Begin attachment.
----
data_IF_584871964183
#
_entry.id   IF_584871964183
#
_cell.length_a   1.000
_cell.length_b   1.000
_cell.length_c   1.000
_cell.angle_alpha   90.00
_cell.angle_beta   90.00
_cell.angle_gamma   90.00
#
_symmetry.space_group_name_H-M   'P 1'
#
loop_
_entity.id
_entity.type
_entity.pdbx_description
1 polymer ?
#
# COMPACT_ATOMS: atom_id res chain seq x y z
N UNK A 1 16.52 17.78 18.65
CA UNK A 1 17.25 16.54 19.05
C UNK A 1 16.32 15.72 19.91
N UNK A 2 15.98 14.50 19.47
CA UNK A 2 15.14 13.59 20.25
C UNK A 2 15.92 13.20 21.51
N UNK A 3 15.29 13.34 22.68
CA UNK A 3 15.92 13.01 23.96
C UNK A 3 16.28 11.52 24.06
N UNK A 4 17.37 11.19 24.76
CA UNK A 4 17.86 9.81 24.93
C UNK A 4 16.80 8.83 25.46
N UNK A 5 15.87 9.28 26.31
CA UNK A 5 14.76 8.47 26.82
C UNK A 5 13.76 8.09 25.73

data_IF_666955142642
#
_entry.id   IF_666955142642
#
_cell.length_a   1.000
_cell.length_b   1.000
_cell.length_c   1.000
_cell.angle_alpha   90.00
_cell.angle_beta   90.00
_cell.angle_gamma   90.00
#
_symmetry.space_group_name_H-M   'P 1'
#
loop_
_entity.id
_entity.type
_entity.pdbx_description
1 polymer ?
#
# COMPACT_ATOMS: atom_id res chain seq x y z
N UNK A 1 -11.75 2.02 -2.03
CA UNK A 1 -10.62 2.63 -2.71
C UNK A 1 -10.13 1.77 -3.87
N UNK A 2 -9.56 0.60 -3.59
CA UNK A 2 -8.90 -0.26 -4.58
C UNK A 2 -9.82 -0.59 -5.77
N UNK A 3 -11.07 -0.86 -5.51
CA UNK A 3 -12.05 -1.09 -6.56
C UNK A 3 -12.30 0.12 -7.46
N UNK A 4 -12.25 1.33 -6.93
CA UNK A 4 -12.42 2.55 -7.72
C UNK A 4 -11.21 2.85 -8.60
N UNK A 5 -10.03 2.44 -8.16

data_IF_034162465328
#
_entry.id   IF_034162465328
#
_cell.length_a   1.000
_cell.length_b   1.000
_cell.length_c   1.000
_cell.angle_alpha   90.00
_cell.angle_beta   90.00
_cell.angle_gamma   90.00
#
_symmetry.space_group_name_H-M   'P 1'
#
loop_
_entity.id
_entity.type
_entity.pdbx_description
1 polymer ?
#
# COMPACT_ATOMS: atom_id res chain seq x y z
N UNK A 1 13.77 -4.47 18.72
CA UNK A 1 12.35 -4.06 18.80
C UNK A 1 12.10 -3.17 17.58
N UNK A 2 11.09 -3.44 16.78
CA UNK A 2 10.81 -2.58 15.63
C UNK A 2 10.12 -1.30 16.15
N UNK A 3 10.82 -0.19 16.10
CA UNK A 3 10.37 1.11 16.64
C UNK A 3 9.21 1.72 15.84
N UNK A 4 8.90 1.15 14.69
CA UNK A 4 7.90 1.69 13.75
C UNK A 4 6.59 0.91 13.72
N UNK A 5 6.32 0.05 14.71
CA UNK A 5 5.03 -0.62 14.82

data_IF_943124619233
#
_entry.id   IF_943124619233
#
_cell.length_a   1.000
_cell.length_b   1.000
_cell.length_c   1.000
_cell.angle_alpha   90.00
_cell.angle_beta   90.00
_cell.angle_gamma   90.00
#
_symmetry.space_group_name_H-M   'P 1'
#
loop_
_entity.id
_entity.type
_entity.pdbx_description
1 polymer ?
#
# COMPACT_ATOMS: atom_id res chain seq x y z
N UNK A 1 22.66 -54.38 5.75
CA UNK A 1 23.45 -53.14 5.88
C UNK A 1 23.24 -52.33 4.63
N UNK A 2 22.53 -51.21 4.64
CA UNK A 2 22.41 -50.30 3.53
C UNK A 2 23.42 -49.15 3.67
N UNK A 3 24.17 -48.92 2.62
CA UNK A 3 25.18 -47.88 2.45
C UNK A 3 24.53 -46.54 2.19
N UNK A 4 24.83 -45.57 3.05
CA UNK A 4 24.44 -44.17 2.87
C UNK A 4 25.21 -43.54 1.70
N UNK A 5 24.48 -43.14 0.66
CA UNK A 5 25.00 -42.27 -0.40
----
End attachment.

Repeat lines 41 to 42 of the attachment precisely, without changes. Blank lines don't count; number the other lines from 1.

_cell.length_b   1.000
_cell.length_c   1.000